"You know, it does not help anything to become attached to these things, or worry about these things. These things just happen from time to time. Nevertheless, to the point of your question, I would have to say there is almost certainly a connection between compassionate activities in all its expressions, no matter who you are, where you are, or what you believe.
Buddha is Buddha whether you believe in St. Francis or not, and St. Francis is St. Francis whether you believe in Buddha or not. If it were otherwise, our mental dispositions would be the same and we would know of neither one. I want to say that another way. If you think that Buddha is confined to the Buddha we picture, or St. Francis is confined to the St. Francis we picture, maybe you might miss the finer matter of spontaneously pure compassionate activity that assumes whatever necessary form it might in order to ease suffering.
If you think that compassion has a boundary in religion, or that any given religion holds the patent on compassion, then maybe you are wrong.
Compassion is a natural state that we, because of veiling, appear to leave and join sometimes but that is not actually the case. We are actually inseparable. Do you understand? Were we not veiled, we would never feel separate from this natural state.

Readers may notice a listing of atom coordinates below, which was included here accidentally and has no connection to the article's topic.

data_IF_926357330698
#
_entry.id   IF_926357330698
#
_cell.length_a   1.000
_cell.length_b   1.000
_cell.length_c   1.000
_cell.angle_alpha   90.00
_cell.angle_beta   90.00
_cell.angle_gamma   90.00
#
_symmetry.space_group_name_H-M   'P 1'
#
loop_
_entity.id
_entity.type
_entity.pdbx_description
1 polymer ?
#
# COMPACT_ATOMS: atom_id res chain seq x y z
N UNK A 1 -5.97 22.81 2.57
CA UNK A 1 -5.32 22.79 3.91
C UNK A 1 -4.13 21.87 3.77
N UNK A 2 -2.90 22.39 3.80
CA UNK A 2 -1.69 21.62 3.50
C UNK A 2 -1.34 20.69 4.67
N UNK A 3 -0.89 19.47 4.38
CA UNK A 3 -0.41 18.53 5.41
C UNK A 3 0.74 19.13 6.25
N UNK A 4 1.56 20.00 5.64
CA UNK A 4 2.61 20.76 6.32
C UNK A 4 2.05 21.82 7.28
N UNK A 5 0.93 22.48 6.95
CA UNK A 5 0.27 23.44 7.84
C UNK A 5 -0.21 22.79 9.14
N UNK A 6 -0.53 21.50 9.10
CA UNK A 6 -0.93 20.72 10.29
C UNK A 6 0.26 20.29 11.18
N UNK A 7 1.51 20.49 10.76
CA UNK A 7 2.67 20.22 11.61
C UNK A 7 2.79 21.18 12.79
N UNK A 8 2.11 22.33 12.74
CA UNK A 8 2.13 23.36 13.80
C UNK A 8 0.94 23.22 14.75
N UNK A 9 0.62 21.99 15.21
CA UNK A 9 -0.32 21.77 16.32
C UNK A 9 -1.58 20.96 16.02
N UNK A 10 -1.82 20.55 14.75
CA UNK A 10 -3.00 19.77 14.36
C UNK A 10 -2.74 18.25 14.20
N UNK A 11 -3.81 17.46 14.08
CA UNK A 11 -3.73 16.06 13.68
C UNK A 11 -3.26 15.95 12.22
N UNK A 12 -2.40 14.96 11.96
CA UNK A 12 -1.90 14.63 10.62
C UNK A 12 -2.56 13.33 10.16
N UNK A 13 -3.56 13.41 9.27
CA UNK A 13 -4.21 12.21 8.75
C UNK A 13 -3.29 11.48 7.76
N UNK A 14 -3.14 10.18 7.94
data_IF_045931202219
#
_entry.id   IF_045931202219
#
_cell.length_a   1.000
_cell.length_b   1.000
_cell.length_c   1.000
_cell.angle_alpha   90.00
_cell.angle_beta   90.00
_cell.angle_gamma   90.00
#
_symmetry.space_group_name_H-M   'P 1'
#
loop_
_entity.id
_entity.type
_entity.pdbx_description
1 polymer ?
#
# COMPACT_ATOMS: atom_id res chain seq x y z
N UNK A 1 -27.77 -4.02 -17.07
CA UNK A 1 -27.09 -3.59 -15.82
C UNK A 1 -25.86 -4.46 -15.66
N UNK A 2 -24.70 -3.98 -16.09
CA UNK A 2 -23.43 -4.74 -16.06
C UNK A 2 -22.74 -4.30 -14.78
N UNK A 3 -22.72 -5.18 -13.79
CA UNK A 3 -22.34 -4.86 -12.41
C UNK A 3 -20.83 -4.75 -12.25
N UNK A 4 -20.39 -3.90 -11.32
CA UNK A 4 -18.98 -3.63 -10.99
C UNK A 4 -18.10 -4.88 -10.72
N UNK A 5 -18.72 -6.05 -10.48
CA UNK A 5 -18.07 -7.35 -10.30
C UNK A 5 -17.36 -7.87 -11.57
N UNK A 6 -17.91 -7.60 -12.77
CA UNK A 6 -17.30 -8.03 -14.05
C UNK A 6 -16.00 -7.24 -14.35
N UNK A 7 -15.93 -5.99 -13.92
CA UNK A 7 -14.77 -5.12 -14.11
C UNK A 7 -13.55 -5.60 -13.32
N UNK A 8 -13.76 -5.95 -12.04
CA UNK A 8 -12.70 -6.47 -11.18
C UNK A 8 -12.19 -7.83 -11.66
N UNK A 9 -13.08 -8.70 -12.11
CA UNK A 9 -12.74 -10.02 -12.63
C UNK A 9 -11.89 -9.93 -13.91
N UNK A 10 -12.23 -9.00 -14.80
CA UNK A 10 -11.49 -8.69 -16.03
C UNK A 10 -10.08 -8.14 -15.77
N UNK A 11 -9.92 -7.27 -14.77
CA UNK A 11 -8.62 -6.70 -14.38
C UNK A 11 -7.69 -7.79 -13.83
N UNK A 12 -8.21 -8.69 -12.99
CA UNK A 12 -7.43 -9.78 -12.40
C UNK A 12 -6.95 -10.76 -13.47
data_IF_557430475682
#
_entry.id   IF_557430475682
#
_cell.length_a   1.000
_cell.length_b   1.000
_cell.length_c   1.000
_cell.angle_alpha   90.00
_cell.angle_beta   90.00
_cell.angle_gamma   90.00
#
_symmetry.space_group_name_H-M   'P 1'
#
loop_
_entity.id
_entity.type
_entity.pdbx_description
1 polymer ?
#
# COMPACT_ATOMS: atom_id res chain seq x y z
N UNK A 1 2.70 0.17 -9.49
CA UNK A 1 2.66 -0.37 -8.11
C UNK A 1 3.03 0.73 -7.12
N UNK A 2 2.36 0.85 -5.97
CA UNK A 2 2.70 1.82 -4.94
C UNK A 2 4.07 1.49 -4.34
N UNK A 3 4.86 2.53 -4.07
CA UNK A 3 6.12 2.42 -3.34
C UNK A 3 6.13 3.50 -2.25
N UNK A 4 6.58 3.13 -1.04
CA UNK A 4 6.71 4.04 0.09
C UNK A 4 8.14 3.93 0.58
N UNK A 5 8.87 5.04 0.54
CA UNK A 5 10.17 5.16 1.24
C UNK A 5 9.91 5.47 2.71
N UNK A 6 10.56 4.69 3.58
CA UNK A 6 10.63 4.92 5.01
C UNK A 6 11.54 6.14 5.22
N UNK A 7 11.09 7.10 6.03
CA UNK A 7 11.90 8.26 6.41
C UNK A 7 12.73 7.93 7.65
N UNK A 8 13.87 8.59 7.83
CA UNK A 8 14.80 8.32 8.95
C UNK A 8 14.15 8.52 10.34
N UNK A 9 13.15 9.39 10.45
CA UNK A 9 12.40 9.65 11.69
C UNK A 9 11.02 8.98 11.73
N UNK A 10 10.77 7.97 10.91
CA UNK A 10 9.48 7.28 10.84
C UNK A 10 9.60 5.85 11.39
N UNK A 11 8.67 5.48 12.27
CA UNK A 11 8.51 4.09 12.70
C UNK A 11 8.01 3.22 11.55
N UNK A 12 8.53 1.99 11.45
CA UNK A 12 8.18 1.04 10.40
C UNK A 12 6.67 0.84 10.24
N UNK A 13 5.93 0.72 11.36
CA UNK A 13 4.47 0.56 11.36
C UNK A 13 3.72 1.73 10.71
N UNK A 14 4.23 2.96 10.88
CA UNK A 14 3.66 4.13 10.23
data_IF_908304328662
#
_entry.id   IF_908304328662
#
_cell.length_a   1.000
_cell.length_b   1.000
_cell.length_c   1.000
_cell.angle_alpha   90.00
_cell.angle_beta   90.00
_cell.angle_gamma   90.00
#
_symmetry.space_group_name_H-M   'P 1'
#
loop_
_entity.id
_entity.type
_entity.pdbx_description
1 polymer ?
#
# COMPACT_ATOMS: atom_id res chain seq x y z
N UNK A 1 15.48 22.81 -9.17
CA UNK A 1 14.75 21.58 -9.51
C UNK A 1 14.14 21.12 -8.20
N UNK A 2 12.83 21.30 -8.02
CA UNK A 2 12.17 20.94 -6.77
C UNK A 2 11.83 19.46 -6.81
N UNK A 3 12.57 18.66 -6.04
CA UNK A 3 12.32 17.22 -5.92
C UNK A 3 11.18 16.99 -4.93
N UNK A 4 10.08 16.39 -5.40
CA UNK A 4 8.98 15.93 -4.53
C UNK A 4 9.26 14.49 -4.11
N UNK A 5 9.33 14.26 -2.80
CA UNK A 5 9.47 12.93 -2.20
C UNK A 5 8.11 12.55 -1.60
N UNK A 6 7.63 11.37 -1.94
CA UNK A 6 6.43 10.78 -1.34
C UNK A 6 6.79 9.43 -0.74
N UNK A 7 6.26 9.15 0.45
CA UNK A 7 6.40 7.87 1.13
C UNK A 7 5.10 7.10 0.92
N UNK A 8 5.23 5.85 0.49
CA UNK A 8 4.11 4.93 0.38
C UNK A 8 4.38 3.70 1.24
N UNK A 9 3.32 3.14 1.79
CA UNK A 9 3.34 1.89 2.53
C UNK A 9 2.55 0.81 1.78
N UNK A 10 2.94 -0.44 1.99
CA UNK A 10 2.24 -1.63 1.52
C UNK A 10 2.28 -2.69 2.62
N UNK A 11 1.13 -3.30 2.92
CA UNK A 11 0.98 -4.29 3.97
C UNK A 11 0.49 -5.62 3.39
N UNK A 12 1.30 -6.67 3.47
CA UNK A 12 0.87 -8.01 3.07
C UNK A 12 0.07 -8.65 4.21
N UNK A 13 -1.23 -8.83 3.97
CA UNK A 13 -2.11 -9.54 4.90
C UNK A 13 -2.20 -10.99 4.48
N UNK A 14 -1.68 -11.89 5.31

Compassion is inseparable from wisdom, you know? These are not two things, this is just one thing that naturally abides as it is, very clearly and distinctly, always pure and unsullied. However, we have various obscurations and habitual mental imputations that prevent appreciation of this purity.
This, too, is —. What we see or do not see is not very important, is it?
Some people teach that compassion is a vehicle, or a means to an end. Some people teach that compassion is a journey. Some people teach that compassion is a destination. I personally think that compassion is an open possibility, and then I stop thinking about compassion. Maybe I am wrong, but maybe it is more
important to harmonize with the current of open possibility than to think about being compassionate.
Compassion is a good deal more than avoiding an insect with your size twelve boot. Compassion is a fundamental understanding of suffering, the cause of suffering, and the means of surcease. We are all in the same spot. We all have the same ideas, desires, and delusions orbiting around us like little moons.
We don’t do anything wrong, per se, we just don’t see our own faces. Maybe compassion is seeing our own face in another’s face. Maybe it is that simple, and that complicated, for if it is that simple, then there is only one face.
And that, my friend, is why it doesn’t matter who I see or what names we use. "